House of Representatives

HB 2153

exercise of religion; state action

Sponsors: Representatives Farnsworth E, Allen, Boyer, et al.



Committee on Judiciary


Committee on Government


Caucus and COW


House Engrossed


HB 2153 revises the definition of exercise of religion and person and extends the prohibition on substantially burdening a personís exercise of religion to applications of the law by nongovernmental persons.


Congress shall make no law respecting an establishment of religion, or prohibiting the free exercise thereof. The latter portion of the provision is known as the Free Exercise Clause. In 1990, Congress passed the Religious Freedom Restoration Act (RFRA), which instructed courts to apply strict scrutiny when government substantially burdens a personís exercise of religion, even if the burden results from a law of general applicability. However, the United States Supreme Court has since held that the federal RFRA may not be extended to the states and local governments (City of Boerne v. Flores, 521 U.S. 507 (1997)).

In response to City of Boerne v. Flores, Arizona enacted state-level protection from the government substantially burdening the free exercise of religion using the strict scrutiny compelling interest test (Laws 1999, Chapter 332). Accordingly, government may substantially burden a personís exercise of religion only if it demonstrates that application of the burden to the person is both in furtherance of a compelling governmental interest and the least restrictive means of furthering that compelling governmental interest (A.R.S. ß 41-1493.01). Exercise of religion is defined as the ability to act or refusal to act in a manner substantially motivated by a religious belief, whether or not the exercise is compulsory or central to a larger system of religious belief (A.R.S. ß 41-1493).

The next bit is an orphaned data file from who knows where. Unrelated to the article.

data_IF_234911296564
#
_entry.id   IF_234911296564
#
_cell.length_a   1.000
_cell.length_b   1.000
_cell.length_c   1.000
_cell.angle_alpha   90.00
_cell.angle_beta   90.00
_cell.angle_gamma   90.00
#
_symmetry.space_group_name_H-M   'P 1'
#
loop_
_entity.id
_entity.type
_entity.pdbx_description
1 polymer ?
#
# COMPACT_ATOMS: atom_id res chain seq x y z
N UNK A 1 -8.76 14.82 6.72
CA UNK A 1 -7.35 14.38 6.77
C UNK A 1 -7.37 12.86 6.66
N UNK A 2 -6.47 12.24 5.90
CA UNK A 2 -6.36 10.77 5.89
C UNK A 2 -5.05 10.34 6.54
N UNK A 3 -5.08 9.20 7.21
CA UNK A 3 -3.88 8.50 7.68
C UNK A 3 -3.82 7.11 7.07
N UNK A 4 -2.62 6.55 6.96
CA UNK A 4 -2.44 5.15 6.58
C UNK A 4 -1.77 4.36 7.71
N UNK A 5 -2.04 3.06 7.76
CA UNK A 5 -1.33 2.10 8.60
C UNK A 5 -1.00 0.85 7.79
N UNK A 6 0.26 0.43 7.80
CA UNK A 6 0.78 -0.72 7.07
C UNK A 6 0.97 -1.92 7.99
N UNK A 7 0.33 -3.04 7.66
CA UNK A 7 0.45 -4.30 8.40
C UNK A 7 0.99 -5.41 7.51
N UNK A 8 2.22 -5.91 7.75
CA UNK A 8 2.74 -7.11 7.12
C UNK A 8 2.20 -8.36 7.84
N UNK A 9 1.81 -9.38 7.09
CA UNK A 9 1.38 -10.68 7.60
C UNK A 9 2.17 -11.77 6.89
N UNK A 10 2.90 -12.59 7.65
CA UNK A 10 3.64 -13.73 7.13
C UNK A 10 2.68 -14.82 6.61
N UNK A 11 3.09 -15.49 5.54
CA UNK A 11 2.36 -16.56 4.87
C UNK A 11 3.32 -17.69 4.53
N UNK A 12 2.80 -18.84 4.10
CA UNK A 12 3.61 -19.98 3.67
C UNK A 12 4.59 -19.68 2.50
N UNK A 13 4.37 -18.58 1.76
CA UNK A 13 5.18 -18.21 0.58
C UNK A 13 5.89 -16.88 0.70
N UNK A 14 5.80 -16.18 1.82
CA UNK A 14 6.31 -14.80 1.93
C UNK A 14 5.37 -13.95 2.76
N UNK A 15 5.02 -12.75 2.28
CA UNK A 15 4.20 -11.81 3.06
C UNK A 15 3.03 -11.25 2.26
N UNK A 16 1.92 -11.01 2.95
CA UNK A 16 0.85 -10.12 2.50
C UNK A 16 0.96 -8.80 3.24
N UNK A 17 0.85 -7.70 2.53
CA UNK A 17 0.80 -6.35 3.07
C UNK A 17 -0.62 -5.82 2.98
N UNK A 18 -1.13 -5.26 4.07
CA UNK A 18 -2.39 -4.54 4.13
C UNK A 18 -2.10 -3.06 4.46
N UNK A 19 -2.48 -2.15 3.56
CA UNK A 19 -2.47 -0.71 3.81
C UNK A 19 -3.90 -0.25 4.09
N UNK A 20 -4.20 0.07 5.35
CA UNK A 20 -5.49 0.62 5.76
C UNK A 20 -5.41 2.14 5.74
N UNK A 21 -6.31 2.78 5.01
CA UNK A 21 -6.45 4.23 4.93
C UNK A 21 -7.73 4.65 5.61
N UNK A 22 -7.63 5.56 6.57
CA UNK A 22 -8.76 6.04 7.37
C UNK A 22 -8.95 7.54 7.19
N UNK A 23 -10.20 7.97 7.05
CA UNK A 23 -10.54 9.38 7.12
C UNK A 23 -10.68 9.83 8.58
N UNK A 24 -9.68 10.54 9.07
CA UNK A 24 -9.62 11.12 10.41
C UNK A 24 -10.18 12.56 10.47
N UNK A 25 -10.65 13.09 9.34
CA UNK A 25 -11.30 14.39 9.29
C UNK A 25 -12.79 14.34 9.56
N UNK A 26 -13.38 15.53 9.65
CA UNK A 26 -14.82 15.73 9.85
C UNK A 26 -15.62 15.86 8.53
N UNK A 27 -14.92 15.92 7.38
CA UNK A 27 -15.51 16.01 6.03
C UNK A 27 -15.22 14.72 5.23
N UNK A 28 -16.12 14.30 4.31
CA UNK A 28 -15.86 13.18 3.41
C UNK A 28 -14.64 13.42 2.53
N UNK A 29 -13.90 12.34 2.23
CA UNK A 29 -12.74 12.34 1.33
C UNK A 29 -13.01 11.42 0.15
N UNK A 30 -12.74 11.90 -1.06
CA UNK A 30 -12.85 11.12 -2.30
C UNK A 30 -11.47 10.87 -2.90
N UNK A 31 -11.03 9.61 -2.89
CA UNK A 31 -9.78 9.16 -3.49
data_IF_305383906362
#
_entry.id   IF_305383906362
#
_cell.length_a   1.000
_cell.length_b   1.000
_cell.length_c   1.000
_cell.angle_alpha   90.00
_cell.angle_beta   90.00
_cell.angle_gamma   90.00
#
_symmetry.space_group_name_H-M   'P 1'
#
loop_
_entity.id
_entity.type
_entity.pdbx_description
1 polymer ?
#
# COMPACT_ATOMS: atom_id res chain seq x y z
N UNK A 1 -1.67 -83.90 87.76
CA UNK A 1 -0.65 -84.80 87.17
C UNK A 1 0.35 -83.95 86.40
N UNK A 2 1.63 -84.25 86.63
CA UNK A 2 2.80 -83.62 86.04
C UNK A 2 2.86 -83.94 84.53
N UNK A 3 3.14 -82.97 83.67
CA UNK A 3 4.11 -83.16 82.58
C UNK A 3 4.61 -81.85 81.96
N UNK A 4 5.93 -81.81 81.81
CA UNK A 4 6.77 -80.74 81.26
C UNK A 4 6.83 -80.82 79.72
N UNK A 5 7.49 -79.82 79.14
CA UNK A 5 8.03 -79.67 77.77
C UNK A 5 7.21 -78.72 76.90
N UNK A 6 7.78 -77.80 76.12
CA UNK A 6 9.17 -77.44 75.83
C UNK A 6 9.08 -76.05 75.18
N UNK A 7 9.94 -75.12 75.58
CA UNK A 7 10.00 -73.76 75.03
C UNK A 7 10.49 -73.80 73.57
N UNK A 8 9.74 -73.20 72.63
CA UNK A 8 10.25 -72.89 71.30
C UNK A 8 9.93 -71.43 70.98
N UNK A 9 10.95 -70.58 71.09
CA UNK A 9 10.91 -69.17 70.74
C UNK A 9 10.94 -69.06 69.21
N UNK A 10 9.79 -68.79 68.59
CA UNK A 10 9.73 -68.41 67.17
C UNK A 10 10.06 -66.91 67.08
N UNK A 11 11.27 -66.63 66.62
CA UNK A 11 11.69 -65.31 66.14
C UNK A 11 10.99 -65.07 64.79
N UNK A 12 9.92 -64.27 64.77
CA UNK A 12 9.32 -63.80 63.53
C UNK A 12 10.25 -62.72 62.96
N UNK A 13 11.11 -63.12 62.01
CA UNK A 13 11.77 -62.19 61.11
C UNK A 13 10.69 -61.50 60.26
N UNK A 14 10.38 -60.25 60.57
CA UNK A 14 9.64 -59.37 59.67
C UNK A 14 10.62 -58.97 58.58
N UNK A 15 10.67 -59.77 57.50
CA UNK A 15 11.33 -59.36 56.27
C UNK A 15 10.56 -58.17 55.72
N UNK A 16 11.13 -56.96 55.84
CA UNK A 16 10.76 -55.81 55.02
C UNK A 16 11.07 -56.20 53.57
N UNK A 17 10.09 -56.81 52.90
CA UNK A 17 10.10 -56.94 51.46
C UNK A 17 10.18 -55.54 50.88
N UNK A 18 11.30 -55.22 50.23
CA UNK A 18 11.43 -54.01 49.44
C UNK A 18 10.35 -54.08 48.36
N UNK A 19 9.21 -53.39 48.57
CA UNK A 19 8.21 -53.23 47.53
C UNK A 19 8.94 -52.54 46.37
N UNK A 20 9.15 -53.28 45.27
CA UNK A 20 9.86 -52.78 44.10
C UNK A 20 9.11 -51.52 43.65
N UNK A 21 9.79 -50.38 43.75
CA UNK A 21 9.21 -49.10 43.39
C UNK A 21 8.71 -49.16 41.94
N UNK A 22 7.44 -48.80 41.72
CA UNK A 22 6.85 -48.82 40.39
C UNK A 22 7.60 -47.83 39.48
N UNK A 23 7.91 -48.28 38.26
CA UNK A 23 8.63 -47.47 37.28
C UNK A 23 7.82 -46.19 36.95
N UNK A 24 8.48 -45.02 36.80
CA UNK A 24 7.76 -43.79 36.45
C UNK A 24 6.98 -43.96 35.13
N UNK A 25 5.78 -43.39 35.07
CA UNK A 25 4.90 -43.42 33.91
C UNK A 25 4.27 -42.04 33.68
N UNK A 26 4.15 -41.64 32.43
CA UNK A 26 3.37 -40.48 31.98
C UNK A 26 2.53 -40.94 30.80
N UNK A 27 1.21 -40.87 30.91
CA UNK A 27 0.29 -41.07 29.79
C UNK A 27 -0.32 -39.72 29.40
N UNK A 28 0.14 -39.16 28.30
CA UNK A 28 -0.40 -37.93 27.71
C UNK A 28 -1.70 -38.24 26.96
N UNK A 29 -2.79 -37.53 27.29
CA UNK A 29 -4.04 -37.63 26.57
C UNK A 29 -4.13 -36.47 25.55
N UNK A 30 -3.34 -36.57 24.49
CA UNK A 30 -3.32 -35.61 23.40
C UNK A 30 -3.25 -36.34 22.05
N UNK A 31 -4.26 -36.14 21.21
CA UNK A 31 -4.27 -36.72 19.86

Expands the definition of exercise of religion by including the practice and observance of religion.

          Expands the definition of person to include any individual, association, partnership, corporation, church, estate, trust, foundation or other legal entity.

          Modifies, from government to state action, the prohibition on burdening a personís exercise of religion, except under certain circumstances.

          Specifies that a person whose religious exercise is burdened in violation of this section may assert that violation as a claim or defense in a judicial proceeding, regardless of whether the government is a party to the proceeding.

          Prescribes the definition of state action to include government action and the application of any law by a nongovernmental person.

          Makes technical and conforming changes.


Committee on Government

          Clarifies that the government or nongovernmental person, rather than the opposing party, enforcing state action must demonstrate that the application of the burden is in furtherance of a compelling governmental interest and is the least restrictive means of furthering the compelling governmental interest.

          Stipulates that a person that asserts a violation of their religious exercise must establish the following:

ō  The personís action or refusal to act is motivated by a religious belief;

ō  The personís religious belief is sincerely held; and

ō  The state action substantially burdens the exercise of the personís religious beliefs.

          Allows a person asserting a claim or defense in a judicial proceeding, whose religious exercise is burdened, to receive injunctive and declaratory relief.

          Revises the definition of state action and specifies that the requirements in A.R.S. ß 41-1493.04 relating to professional or occupational licenses and appointments to government offices are not included in the definition of state action.

          Revises the definition of person.




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Fifty-first Legislature

Second Regular Session††††††††† 2††††††††† February 4, 2014


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